Avoiding the New Year ‘shoulds’

It is the start of 2023, and I’m going to resist the collective habit of sharing or encouraging intentions or resolutions. And instead just acknowledge that for many, including myself, the start of the year has thrown a few curveballs and unexpected challenges.

This has meant, for me, that there’s very little space or time to really reflect on the year past or what I wish to bring in for 2023. And what I want to say about that is, it doesn’t matter.

Too often, particularly in the wellness industry, we get pulled into thinking we must do this or that thing – join that workshop, complete our journaling or vision board,  practise yoga or gratitude or breathing exercises – if we are to be happy and live the life we want.

This year I am accepting that I can’t always make the time for it, that other things get in the way or I’m simply too exhausted or distracted to join another Zoom or in-person event.

At the same time, I am also accepting that I still need to carve time out for myself to pause, be still, let go of the ‘to-do’ list and things I thought I was going to complete that have been taken over by other priorities. This was my big learning from 2022, after becoming ill from exhaustion and doing too much, and I keep coming back to it every day. I value and appreciate myself enough to accept my limitations, that I’m doing the best I can and that that is enough.

Let’s remember we are still emerging from a monumental, traumatic time in our collective history. We are still finding our feet again after a period of uncertainty, isolation, fear and – for many – devastating health setbacks that started in 2020. Can we be gentle with the pace at which we move, whether it’s in our work or any other aspect of our lives?

Photo by Jordan Sanchez on Unsplash

I write this with a smile, as I’m actually still slipping into old habits of rushing about and thinking (and over-thinking) about multiple things on a daily basis. And yet I find there is a stillpoint too, a certain centredness, that allows me to juggle all of that whilst remaining kind, slow, gentle. It has come through giving myself space to rest, to play, to cry – in whatever spaces or ways feel right for that moment. There is no need for continued rigidity in our self-care practices. All we need to do is pause, feel into our heart and our body and ask ourselves, what do we really need in that moment?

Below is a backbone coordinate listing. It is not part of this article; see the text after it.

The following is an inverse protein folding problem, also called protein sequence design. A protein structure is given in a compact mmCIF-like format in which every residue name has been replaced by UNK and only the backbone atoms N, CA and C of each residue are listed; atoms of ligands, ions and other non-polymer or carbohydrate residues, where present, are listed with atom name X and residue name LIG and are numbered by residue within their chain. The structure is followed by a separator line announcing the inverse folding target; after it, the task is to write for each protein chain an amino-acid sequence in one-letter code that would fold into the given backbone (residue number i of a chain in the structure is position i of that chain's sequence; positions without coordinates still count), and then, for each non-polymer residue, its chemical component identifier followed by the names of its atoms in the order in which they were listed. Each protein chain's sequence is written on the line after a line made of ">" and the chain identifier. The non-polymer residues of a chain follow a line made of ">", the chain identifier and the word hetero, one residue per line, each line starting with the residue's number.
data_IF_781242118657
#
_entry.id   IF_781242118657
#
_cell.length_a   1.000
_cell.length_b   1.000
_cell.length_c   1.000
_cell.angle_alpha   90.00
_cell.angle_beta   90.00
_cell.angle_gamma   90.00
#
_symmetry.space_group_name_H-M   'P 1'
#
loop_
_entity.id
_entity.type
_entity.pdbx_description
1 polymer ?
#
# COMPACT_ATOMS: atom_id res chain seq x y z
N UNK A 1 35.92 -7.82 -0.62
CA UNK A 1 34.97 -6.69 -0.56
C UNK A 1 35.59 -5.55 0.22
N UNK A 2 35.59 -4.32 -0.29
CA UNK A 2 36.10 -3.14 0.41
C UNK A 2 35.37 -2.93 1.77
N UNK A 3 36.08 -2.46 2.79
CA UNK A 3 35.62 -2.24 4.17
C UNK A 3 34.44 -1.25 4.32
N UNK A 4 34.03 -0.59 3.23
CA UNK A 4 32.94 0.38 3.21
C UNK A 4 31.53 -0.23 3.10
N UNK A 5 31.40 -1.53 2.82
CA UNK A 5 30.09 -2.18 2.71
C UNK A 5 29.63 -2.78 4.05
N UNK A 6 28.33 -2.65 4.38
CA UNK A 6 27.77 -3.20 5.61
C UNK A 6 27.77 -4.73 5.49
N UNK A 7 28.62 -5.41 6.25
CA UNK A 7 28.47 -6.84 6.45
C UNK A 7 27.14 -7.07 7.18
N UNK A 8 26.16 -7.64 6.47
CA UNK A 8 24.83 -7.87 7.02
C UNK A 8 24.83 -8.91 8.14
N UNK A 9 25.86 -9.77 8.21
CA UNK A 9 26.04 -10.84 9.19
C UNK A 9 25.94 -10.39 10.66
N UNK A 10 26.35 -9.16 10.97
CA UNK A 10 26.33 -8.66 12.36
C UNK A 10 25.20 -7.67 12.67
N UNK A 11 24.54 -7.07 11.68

When I pause like this I am also able to restore hope, even excitement, about what is to come. I can trust that by allowing for stillness in my busy life, I am allowing the release of stored up emotions and negativities. I am opening up space for new thought patterns, new ideas and new ways of being to arise.

I’ll finish with these beautiful words from the poet Danna Faulds:

Walk Slowly

It only takes a reminder to breathe,

a moment to be still, and just like that,

something in me settles, softens, makes

space for imperfection. The harsh voice

of judgment drops to a whisper and I

remember again that life isn’t a relay

race; that we will all cross the finish

line; that waking up to life is what we

were born for. As many times as I forget,

catch myself charging forward

without even knowing where I’m going,

that many times I can make the choice

to stop, to breathe, and be, and walk

slowly into the mystery

I have a new podcast interview out! Listen here to my conversation with Elloa Phoenix Barber on The Heard Space.

My book circle is starting again in February 2023. Details here. Please write to me if you would like to join.

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